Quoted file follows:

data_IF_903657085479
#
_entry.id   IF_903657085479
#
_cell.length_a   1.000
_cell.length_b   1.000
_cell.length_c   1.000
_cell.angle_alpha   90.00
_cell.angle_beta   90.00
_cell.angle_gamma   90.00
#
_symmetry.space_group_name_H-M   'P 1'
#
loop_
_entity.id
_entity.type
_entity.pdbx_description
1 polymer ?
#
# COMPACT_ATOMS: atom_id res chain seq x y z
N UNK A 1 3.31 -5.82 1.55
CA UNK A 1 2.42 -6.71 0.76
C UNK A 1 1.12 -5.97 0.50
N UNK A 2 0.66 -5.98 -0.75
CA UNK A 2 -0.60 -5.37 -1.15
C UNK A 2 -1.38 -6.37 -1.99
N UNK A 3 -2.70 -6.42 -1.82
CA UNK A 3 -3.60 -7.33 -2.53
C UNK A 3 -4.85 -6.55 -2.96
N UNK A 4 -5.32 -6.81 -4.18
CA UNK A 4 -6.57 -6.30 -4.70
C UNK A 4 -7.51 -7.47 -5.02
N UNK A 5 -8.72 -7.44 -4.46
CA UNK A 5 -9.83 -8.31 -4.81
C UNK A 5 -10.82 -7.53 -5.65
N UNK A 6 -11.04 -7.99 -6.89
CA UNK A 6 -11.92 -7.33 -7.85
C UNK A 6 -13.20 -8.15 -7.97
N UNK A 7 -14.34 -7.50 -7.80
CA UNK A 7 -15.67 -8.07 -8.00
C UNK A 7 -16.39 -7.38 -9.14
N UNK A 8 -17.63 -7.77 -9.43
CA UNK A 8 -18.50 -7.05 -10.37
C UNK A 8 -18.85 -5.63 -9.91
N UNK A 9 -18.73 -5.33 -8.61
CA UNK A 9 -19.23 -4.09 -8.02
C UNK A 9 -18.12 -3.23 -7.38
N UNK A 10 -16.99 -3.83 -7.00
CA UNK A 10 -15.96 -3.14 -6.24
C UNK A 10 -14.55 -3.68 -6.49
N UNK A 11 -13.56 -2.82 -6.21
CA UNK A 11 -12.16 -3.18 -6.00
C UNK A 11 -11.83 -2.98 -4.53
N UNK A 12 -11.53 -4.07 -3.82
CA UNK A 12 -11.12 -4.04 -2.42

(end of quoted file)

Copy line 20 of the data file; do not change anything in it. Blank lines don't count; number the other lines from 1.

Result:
# COMPACT_ATOMS: atom_id res chain seq x y z